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Jazz Guitar in the City of Technology, Airplanes, and Coffee

Joe Barth

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JGT guest contributor Joe Barth takes a look at the many famous musicians, clubs, and universities from around Seattle, Washington. 

Jazz was a part of Seattle’s history from the early 20th century.  Jackson Street in downtown was like a mini 42nd street in New York. All of the great players of the day came through town and worked the two dozen nightclubs and dancehalls around the corner of 12th and Jackson. It was there that some up-and-coming artists like trumpeter Quincy Jones, vocalists Ray Charles, and Ernestine Anderson cut their musical teeth.  Not thought of as a jazz guitarist, Jimi Hendrix, would push jazz guitarists into the fusion era with his virtuosic use of distortion.  Miles Davis, who could read the “winds” of where jazz was going, wished deeply to get Hendrix in his band.

Though isolated from New York, Seattle has been the home of a number of great guitarists.  Born in Phoenix and working in the studios of Los Angeles, in later life Howard Roberts lived and played around the Seattle area. Millions heard his guitar every time they tuned in and that haunting theme would begin the Twilight Zone television show.

Born in Texas, Larry Coryell’s family moved to Richland, WA so his father could work at the Hanford project.  Larry moved to Seattle to attend the University of Washington before going on to New York.  I remember his high school guitar teacher, John LaChapelle, telling me “Larry had so much talent, I could have put the phone book in front of him and he would have made great music.” Larry is credited as one who ushered in fusion style jazz.

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Though born in Baltimore and growing up in the Denver area, Bill Frisell moved to Seattle in 1988 living on nearby Bainbridge Island.  During his Seattle era, Bill recorded two of his early acclaimed albums, Have a Little Faith and This Land.  Also, during this time, he became good friends with The Far Side cartoonist Gary Larson who himself plays jazz guitar as a hobby. Gary studied with Remo Palmier and Herb Ellis and provided the cover art for Ellis’ Doggin’ Around album.  Bill Frisell has since relocated to Brooklyn, NY but returns to the Seattle area to occasionally lecture and perform at the University of Washington.

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Seattle’s Brian Nova was mentored by and toured with Herb Ellis and Joe Pass. In fact, Joe Pass “adopted” Brian as kind of a musical son. When very sick, the great guitarist and his wife wanted Brian to be with Joe when died in Los Angeles.  Brian has performed with the likes of Stanley Turrentine, Tom Scott, Oscar Peterson, Ray Brown, and Jimmy Smith.  Brian is heard often around the Seattle area.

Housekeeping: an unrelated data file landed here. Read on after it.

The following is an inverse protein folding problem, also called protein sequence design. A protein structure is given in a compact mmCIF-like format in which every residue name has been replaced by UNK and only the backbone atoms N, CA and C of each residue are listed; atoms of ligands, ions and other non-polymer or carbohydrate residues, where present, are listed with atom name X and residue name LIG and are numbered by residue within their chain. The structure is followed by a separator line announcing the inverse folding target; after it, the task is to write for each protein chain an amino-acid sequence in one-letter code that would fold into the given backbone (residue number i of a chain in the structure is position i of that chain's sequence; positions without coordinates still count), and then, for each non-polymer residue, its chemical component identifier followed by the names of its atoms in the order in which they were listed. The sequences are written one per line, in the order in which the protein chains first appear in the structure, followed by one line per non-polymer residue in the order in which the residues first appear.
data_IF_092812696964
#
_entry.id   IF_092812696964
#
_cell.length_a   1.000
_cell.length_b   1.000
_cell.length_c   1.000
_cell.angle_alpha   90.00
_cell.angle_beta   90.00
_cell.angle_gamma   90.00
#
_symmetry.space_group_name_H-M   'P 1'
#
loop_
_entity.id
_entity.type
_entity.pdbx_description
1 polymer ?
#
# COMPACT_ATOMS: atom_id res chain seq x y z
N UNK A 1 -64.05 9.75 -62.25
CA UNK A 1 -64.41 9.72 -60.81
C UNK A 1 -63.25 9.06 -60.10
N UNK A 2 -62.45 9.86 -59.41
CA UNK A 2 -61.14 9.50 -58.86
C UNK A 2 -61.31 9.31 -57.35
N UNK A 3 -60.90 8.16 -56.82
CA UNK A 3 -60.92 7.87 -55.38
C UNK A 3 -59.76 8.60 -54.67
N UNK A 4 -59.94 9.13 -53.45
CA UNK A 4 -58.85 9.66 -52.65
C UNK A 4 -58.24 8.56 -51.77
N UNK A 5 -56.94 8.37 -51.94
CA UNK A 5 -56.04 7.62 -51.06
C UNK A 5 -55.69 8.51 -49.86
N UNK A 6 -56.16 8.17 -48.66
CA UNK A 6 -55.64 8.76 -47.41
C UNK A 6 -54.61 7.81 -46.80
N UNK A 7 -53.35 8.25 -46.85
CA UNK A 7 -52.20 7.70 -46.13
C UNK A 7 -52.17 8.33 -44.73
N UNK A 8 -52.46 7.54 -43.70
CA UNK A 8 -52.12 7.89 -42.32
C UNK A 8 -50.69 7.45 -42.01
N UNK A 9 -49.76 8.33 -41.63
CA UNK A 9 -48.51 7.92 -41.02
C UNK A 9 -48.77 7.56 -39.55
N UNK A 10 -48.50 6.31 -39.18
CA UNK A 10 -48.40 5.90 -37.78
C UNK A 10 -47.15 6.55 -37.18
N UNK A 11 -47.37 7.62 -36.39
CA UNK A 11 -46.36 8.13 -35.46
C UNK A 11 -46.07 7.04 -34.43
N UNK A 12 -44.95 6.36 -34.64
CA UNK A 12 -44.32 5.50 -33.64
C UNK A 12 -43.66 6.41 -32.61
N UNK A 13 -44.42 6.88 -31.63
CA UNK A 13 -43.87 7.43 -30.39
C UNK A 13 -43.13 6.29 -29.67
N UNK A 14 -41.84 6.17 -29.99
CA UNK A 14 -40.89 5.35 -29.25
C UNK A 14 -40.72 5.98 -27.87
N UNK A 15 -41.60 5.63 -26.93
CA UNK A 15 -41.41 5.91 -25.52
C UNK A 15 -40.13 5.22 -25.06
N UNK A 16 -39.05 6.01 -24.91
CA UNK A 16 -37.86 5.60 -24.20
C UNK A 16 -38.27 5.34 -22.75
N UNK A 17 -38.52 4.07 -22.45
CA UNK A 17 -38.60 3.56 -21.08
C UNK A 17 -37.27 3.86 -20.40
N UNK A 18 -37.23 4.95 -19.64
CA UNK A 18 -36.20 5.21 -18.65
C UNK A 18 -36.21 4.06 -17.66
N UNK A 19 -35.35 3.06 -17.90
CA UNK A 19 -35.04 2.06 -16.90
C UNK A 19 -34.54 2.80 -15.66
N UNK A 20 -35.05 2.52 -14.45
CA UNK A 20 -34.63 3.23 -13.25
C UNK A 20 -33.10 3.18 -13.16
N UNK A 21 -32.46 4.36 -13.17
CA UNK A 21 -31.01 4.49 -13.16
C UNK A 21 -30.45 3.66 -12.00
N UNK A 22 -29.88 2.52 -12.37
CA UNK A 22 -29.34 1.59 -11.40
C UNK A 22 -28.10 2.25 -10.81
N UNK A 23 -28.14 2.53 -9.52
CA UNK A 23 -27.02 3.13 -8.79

Tim Lerch is another first-call guitarist in the Seattle area.  Comfortable in different settings, Tim’s Telecaster playing comes out of the Ted Greene tradition.  Then, Tim can be seen playing outstanding gypsy jazz with Seattle’s Pearl Django.

Wonderful player and vintage guitar owner, the late Michael Biller started the Seattle Jazz Guitar Society that promotes jazz in the Puget Sound area.  The Society is now run by Matthew Benham who is a fine player in the area.  Dave Peterson has been on the scene for over forty years and has taught at the prestigious Cornish College of the Arts. Tacoma guitarist, Neil Andersson, though retired from Pearl Django, a Hot Club Swing group he founded and recorded fourteen albums with, continues to be active playing duets with fellow guitarist Peter Pendras.

The Seattle club known around the world is Dimitriou’s Jazz Alley where one can hear artists like Pat Metheny, Bill Frisell, or Chick Corea to name a few. The Royal Room and The Triple Door also present world-renowned artists on their mainstage and the Triple Door also hosts local musicians in its lounge area.  Grumpy D’s, Café Racer, The Owl and Thistle, and Egan’s Ballard Jam House all feature local jazz artists. My own community of North Bend has Boxleys and the Jazz Clubs Northwest which features Seattle’s best as well as the occasional world-renown artist.

Every Fall the Earshot Jazz Festival brings world-renown jazz artists as well as the best of local musicians to numerous stages around the Seattle area.  Tacoma, Port Townsend, Bellevue, and many other Puget Sound communities have their own annual jazz festivals.

The University of Washington has an outstanding jazz department the guitar student will study technique with Michael Partington and have the occasional opportunity to study with Bill Frisell. 

Milo Petersen who is an excellent jazz guitarist in the area oversees a great guitar program along with Jim Sisko at Bellevue College.  Seattle Pacific University’s guitar program is led by Julian Catford.

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